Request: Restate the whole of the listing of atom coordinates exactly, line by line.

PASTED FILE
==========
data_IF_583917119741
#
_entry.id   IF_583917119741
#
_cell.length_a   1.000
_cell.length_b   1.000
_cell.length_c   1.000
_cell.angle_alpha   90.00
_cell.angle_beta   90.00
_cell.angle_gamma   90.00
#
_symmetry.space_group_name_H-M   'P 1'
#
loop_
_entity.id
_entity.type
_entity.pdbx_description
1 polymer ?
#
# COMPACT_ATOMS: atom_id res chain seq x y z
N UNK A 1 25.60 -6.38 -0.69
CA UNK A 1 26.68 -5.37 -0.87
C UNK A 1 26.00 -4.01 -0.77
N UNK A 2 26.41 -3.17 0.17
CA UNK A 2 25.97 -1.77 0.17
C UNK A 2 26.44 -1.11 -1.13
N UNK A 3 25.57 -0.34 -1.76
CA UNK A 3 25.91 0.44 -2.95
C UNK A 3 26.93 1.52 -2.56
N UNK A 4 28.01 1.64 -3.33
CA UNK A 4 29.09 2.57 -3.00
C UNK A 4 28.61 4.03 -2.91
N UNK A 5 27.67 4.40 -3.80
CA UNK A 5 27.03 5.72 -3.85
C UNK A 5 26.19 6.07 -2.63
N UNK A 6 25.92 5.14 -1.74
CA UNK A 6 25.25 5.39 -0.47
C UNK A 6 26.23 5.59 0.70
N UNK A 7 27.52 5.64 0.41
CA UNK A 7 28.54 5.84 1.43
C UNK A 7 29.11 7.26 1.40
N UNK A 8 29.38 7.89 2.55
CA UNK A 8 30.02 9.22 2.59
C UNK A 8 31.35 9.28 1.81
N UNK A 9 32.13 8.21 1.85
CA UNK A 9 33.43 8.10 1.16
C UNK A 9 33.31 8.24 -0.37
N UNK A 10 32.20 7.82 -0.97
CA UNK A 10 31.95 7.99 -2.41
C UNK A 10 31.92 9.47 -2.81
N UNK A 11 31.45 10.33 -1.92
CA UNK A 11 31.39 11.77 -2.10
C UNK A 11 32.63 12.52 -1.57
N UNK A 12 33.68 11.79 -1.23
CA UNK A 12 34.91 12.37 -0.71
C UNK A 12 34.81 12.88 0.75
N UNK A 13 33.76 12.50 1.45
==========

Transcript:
data_IF_583917119741
#
_entry.id   IF_583917119741
#
_cell.length_a   1.000
_cell.length_b   1.000
_cell.length_c   1.000
_cell.angle_alpha   90.00
_cell.angle_beta   90.00
_cell.angle_gamma   90.00
#
_symmetry.space_group_name_H-M   'P 1'
#
loop_
_entity.id
_entity.type
_entity.pdbx_description
1 polymer ?
#
# COMPACT_ATOMS: atom_id res chain seq x y z
N UNK A 1 25.60 -6.38 -0.69
CA UNK A 1 26.68 -5.37 -0.87
C UNK A 1 26.00 -4.01 -0.77
N UNK A 2 26.41 -3.17 0.17
CA UNK A 2 25.97 -1.77 0.17
C UNK A 2 26.44 -1.11 -1.13
N UNK A 3 25.57 -0.34 -1.76
CA UNK A 3 25.91 0.44 -2.95
C UNK A 3 26.93 1.52 -2.56
N UNK A 4 28.01 1.64 -3.33
CA UNK A 4 29.09 2.57 -3.00
C UNK A 4 28.61 4.03 -2.91
N UNK A 5 27.67 4.40 -3.80
CA UNK A 5 27.03 5.72 -3.85
C UNK A 5 26.19 6.07 -2.63
N UNK A 6 25.92 5.14 -1.74
CA UNK A 6 25.25 5.39 -0.47
C UNK A 6 26.23 5.59 0.70
N UNK A 7 27.52 5.64 0.41
CA UNK A 7 28.54 5.84 1.43
C UNK A 7 29.11 7.26 1.40
N UNK A 8 29.38 7.89 2.55
CA UNK A 8 30.02 9.22 2.59
C UNK A 8 31.35 9.28 1.81
N UNK A 9 32.13 8.21 1.85
CA UNK A 9 33.43 8.10 1.16
C UNK A 9 33.31 8.24 -0.37
N UNK A 10 32.20 7.82 -0.97
CA UNK A 10 31.95 7.99 -2.41
C UNK A 10 31.92 9.47 -2.81
N UNK A 11 31.45 10.33 -1.92
CA UNK A 11 31.39 11.77 -2.10
C UNK A 11 32.63 12.52 -1.57
N UNK A 12 33.68 11.79 -1.23
CA UNK A 12 34.91 12.37 -0.71
C UNK A 12 34.81 12.88 0.75
N UNK A 13 33.76 12.50 1.45